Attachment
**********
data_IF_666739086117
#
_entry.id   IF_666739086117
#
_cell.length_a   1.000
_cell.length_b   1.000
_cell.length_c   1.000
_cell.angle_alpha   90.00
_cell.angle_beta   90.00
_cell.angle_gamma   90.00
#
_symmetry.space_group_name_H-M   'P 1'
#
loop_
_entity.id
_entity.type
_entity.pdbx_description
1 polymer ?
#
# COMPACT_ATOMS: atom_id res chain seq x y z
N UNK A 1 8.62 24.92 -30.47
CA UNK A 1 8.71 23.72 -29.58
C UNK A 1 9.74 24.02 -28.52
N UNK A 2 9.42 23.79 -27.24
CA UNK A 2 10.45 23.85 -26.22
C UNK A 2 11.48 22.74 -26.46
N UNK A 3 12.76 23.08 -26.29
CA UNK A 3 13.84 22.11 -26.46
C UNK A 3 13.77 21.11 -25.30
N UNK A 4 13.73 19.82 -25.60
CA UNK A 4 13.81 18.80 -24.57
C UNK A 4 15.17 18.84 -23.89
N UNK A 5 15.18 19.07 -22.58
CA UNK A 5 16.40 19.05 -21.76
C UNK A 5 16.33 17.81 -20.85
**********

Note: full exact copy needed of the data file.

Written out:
data_IF_666739086117
#
_entry.id   IF_666739086117
#
_cell.length_a   1.000
_cell.length_b   1.000
_cell.length_c   1.000
_cell.angle_alpha   90.00
_cell.angle_beta   90.00
_cell.angle_gamma   90.00
#
_symmetry.space_group_name_H-M   'P 1'
#
loop_
_entity.id
_entity.type
_entity.pdbx_description
1 polymer ?
#
# COMPACT_ATOMS: atom_id res chain seq x y z
N UNK A 1 8.62 24.92 -30.47
CA UNK A 1 8.71 23.72 -29.58
C UNK A 1 9.74 24.02 -28.52
N UNK A 2 9.42 23.79 -27.24
CA UNK A 2 10.45 23.85 -26.22
C UNK A 2 11.48 22.74 -26.46
N UNK A 3 12.76 23.08 -26.29
CA UNK A 3 13.84 22.11 -26.46
C UNK A 3 13.77 21.11 -25.30
N UNK A 4 13.73 19.82 -25.60
CA UNK A 4 13.81 18.80 -24.57
C UNK A 4 15.17 18.84 -23.89
N UNK A 5 15.18 19.07 -22.58
CA UNK A 5 16.40 19.05 -21.76
C UNK A 5 16.33 17.81 -20.85